Incongruously placed in the corner of the Fargo-Moorhead Visitors Center, past leaflets advertising such local treats as the Rookery Rock Winery and the Buffalo River Pumpkin Patch, is a rusted-yellow Yard Shark wood chipper. Visitors come from all over America to don a bomber hat, grab the kindly provided fake leg - complete with authentic white wool sock - and reenact the most famous body-disposal scene in Hollywood history.
Such is the enduring legacy of the Coen brothers' Fargo, which cemented them as America's foremost re-inventors of the crime drama. In 2006, ten years after it's release and two Oscars later, Fargo was inducted into the US National Film Registry, one of just five films in the registry to have been awarded a place on the first year they were eligible - an honour shared withGoodfellas, Raging Bull, Toy Story and Do the Right Thing. Now, ten years later, Fargo is celebrating its 20th anniversary.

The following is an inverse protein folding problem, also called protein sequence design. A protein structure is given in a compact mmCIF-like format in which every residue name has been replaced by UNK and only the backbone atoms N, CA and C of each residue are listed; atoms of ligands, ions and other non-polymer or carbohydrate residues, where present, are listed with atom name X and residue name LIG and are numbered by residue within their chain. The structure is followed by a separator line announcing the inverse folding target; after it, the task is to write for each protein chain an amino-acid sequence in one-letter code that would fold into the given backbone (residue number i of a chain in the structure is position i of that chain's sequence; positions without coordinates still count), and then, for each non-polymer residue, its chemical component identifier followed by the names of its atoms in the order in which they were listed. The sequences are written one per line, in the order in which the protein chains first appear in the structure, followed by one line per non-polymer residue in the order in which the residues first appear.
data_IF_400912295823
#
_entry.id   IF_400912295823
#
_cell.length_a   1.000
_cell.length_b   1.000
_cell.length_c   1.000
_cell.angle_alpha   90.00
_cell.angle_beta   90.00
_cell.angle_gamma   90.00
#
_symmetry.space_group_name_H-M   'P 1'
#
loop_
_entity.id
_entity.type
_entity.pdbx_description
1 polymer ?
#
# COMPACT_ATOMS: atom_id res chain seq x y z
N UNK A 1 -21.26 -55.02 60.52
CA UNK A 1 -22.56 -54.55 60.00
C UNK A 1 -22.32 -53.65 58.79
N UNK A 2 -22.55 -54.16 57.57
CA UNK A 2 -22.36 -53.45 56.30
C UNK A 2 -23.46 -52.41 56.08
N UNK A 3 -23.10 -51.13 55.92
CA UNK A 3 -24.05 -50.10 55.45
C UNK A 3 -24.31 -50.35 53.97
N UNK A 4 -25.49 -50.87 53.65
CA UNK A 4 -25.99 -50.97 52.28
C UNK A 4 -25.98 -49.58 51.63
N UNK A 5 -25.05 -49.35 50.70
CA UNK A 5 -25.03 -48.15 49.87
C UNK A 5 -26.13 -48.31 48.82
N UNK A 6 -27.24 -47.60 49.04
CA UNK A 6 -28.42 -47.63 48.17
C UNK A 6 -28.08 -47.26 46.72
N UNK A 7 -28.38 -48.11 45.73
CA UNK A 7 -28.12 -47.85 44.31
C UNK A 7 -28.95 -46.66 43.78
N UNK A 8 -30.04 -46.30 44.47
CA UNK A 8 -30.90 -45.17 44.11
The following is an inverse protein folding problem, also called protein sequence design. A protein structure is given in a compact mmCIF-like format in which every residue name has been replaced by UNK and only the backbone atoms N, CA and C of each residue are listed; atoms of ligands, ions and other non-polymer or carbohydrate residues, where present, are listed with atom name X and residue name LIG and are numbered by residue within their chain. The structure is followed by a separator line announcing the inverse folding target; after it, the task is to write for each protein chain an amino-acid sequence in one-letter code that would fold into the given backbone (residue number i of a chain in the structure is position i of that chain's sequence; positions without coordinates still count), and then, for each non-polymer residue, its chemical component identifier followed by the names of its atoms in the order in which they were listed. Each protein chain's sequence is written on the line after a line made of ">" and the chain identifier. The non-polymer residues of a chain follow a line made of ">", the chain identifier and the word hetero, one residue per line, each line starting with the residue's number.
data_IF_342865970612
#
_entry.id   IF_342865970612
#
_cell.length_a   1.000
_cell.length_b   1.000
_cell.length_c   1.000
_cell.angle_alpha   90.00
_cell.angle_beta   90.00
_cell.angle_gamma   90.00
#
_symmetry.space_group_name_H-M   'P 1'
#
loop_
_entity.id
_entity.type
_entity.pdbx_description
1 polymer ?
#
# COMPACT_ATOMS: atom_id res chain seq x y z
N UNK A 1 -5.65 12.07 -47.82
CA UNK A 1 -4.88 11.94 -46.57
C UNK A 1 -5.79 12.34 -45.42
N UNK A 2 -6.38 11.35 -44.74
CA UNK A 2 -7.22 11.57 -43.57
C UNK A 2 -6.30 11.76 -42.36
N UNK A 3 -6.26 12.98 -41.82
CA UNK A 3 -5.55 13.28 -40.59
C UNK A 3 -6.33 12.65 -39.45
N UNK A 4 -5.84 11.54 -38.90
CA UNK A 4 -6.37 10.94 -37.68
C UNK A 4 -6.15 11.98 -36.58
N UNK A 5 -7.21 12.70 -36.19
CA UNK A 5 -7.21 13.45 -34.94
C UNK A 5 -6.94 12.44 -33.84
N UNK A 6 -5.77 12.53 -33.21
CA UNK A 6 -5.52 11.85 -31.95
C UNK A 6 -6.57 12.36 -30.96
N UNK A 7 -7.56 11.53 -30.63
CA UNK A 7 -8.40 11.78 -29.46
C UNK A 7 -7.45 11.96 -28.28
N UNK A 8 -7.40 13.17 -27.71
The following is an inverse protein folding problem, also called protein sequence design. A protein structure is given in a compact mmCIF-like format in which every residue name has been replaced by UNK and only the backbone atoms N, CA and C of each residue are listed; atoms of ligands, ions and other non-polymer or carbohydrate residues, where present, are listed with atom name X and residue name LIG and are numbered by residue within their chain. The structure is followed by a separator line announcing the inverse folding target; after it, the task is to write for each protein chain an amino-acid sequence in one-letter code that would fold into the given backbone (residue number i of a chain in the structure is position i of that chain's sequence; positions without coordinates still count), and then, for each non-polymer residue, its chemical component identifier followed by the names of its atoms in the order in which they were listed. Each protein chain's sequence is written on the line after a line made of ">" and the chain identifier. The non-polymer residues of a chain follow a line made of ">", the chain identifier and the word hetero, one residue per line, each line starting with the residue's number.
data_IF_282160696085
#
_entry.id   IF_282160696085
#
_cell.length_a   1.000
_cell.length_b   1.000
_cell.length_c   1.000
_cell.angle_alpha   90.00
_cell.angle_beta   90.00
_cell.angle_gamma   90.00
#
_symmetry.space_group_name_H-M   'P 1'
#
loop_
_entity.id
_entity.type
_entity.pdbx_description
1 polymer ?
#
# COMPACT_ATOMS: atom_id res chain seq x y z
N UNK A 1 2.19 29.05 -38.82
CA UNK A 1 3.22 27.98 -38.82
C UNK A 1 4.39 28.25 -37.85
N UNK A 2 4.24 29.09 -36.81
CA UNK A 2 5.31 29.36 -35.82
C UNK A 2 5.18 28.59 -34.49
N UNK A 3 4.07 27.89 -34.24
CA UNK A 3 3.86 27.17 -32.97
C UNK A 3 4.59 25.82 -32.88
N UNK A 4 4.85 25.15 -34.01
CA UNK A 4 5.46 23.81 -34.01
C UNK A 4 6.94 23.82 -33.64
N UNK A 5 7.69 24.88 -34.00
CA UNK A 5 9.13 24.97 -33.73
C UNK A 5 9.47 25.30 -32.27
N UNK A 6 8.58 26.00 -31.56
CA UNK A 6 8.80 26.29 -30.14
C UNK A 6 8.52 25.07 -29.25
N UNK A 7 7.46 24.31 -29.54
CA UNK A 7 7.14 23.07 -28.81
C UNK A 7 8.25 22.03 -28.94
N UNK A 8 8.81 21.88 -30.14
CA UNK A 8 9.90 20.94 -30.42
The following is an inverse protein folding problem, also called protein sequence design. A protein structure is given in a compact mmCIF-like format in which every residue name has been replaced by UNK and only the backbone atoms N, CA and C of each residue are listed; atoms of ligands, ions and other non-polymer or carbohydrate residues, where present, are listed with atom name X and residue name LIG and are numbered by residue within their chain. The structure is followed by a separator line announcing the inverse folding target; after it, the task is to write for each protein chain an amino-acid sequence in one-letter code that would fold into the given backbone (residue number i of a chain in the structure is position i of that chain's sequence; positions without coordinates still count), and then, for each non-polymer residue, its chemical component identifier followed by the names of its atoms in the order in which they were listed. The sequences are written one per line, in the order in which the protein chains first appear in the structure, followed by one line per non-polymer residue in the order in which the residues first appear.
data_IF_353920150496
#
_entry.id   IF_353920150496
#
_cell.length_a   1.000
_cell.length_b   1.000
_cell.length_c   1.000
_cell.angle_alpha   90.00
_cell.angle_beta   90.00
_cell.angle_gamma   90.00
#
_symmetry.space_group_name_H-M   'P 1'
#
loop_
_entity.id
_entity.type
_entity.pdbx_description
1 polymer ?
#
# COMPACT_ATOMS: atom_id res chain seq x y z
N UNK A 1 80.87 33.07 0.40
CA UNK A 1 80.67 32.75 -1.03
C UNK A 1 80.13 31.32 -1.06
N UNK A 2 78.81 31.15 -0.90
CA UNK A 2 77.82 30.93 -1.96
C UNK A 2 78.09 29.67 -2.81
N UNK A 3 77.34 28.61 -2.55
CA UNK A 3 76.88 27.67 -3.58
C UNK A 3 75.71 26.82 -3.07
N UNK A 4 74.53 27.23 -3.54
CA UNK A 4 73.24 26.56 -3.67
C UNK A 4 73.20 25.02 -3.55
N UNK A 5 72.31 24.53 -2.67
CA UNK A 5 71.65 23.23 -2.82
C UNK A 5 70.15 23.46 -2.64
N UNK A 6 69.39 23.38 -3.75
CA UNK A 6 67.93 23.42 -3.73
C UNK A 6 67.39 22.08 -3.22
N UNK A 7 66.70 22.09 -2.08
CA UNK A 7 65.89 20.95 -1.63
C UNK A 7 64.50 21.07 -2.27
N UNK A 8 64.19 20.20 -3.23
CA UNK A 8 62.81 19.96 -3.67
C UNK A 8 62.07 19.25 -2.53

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Demolition is frequently funny, sometimes touching and occasionally surprising, but constructs a wall of metaphors and quirks rather than knock down the artifice to deal with grief in a truly effective way. Enjoyment of the film depends very much on a viewer's willingness to accept the hack symbolism and surfeit of schmaltz, and just appreciate what works.
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Art & Design
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